Motion sickness is a surprisingly common condition. Medically, it's defined as nausea from any type of motion or travel. Most people suffer during long trips on the road. It could result in mild or painful headaches, a feeling of dizziness or fatigue, and, as the name suggests, feeling sick to your stomach.
Motion sickness is the result of your body sensing a discrepancy between what you see (when travelling, the inside of a vehicle and that you're sitting still) and what you feel (your body's vestibular system, which senses balance from your inner ear, tells your brain that you're moving).
While it is impossible to prevent it at all times, the following tips can help you lower the severity of motion sickness and, maybe, even enjoy the drive.
OPEN THE WINDOW
Fresh air can help in most cases. Poorly ventilated cars with certain odours trapped inside (such as air fresheners, heavy perfumes, smoke or the smell from packed food) often make it worse. Leave the window open whenever possible. It would be great if you could remove the source of the offending odour. You could also try using a soothing odour such as lavender or mint to help you cope. If it's not possible to leave the window open, lean towards the bottom part of the window and breathe. There are usually leaks that let in fresh air.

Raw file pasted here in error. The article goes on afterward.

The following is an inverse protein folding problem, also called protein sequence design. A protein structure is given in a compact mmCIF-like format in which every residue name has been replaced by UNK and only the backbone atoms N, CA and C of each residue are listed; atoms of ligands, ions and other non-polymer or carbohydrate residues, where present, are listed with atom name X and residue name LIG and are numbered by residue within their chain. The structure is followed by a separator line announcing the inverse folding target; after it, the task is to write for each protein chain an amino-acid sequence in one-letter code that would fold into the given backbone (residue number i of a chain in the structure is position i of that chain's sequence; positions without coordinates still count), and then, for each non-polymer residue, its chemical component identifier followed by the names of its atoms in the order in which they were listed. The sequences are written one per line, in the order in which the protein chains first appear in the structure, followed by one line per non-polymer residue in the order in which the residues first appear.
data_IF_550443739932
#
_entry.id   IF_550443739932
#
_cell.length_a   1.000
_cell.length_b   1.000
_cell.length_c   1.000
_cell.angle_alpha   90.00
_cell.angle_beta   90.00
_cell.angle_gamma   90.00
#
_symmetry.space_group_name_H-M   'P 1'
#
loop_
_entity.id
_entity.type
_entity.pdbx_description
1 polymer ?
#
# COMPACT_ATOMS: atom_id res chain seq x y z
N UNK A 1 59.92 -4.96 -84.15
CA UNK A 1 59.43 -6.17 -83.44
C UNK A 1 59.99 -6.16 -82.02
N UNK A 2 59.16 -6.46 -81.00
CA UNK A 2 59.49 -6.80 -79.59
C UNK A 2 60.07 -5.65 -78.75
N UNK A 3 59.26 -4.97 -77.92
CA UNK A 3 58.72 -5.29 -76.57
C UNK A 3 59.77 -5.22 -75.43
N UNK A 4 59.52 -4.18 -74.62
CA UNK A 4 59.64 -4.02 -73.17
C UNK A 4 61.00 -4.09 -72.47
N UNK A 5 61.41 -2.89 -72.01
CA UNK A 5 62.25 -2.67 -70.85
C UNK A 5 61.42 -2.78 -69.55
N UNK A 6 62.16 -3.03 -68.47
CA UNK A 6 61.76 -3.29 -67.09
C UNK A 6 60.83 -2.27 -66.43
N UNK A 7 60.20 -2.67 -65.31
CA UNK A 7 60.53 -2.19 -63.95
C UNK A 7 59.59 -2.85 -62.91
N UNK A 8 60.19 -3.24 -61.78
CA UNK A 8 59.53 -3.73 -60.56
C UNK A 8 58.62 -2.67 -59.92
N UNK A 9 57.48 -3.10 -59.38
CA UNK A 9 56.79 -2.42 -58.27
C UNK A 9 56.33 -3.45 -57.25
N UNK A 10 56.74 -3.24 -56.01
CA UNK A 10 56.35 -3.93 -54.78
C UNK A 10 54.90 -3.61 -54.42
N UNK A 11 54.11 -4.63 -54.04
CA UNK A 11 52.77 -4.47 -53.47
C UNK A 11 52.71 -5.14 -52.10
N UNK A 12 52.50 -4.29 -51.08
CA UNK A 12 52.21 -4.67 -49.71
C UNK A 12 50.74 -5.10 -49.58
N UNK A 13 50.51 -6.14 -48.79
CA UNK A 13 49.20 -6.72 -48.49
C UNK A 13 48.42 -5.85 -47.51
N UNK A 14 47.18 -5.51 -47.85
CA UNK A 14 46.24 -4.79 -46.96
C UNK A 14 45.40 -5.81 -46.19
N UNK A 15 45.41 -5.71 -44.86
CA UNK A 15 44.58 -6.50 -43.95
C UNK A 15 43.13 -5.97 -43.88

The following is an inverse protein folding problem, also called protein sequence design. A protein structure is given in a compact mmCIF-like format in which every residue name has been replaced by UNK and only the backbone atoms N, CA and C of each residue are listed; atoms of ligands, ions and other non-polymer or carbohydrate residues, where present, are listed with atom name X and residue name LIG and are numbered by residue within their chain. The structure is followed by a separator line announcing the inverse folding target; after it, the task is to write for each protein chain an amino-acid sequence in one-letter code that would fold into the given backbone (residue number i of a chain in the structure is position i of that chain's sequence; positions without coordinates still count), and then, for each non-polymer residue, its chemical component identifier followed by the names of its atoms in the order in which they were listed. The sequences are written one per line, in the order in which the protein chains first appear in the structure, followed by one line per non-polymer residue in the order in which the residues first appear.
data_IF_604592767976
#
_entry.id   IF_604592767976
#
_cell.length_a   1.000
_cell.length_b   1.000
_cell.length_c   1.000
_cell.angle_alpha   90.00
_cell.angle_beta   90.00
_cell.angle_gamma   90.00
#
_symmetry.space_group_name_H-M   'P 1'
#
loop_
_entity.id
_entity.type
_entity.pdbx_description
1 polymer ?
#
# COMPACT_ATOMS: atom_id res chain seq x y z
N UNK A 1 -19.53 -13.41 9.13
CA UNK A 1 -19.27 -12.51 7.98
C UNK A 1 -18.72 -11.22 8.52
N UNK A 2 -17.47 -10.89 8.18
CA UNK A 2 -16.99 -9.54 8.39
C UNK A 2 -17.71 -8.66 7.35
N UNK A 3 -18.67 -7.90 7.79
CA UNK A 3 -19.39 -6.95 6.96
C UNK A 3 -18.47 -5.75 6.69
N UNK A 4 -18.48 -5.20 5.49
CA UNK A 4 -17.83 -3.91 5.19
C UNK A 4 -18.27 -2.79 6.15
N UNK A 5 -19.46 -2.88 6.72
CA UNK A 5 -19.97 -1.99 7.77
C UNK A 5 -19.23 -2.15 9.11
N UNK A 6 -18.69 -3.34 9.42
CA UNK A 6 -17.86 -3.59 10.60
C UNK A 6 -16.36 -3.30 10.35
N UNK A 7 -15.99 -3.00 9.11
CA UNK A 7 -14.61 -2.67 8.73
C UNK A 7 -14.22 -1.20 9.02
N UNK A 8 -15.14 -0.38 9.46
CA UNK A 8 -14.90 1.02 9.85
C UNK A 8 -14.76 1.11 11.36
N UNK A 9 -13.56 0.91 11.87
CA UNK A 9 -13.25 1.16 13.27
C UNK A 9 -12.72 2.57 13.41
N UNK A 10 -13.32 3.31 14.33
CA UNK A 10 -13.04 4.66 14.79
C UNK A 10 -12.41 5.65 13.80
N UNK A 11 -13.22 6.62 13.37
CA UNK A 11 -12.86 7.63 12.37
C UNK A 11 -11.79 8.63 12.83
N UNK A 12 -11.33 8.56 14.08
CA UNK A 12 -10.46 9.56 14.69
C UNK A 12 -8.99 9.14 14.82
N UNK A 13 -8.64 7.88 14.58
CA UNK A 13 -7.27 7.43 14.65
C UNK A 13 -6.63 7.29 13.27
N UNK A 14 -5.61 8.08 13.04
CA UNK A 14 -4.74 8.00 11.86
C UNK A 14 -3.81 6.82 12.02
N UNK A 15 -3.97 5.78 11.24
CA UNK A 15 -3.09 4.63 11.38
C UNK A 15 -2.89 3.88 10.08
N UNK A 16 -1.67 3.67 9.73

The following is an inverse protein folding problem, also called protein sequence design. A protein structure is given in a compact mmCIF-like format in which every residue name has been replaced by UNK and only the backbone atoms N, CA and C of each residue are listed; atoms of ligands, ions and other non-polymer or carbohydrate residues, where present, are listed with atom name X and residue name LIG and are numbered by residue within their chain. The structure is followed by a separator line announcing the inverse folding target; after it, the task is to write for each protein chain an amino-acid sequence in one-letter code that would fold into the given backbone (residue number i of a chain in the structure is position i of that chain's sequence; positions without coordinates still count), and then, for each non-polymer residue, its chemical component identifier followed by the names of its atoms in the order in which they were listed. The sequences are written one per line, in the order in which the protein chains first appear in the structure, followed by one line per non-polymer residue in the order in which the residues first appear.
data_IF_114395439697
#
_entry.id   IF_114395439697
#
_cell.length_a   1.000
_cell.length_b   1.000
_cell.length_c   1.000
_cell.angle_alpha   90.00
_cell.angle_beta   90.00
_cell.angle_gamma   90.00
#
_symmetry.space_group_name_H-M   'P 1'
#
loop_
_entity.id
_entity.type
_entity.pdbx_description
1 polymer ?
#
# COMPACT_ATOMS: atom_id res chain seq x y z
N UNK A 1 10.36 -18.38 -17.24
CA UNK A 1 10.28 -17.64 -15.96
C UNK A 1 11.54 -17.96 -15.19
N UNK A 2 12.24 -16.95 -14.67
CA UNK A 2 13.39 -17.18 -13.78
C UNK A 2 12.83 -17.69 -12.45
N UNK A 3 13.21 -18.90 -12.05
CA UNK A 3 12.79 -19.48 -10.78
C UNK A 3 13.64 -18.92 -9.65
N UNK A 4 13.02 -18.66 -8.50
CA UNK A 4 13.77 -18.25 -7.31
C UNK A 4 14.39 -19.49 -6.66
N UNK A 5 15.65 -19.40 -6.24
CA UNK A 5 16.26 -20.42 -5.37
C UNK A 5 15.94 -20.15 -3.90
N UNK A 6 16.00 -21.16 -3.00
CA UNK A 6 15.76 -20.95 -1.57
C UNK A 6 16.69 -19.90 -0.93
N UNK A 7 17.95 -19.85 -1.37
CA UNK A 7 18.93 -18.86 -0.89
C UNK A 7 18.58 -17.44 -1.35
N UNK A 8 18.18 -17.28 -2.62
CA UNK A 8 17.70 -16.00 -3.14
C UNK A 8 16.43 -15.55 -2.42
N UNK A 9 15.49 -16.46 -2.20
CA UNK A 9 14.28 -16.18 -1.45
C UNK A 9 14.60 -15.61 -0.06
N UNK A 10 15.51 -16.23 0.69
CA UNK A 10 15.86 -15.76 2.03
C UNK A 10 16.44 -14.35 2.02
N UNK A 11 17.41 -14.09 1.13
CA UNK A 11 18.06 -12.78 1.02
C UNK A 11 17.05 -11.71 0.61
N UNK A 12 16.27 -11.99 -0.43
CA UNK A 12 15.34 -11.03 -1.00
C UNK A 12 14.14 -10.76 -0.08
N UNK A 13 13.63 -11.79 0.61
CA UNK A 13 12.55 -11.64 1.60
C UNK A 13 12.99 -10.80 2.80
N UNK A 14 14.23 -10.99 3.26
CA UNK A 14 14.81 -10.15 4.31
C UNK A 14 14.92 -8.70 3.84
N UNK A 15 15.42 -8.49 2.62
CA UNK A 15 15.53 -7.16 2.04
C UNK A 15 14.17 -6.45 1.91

In any case, if you do eat something, it must be at least an hour before you start. Don't eat greasy, heavy and acidic foods. Try dry toast or plain bread, or something simple like a cracker. If you're more used to Indian foods, plain roti or idli could also work. It must be easily digestable.
If it makes you feel worse, don't eat the next time, especially if it's a short journey. Your body prefers your stomach calm and empty.KEEP YOUR EYES CLOSED
|It's not clear why car sickness affects some children more than others. While the problem does not seem to affect most infants and toddlers, children between the ages of 2-12 are particularly susceptible. Children usually sit low in the back seat without being able to see out the window or often read or play games in the car. The inner ear will sense motion, but the eyes and joints won't. Just as for adults, this could result in an upset stomach, cold sweat, fatigue, dizziness, loss of appetite or vomiting. If your child feels any of these symptoms, stop the car and let him walk around for a bit. You could also make him lie on his back for a few minutes with the eyes closed. Placing a cool cloth on the forehead might help as well. Also, take care of what children eat during the journey. Keep it light and avoid dairy or any other acidic food. Ask your peadeatrician about possible medication that might help. Of course, it would be best to avoid the use of drugs.|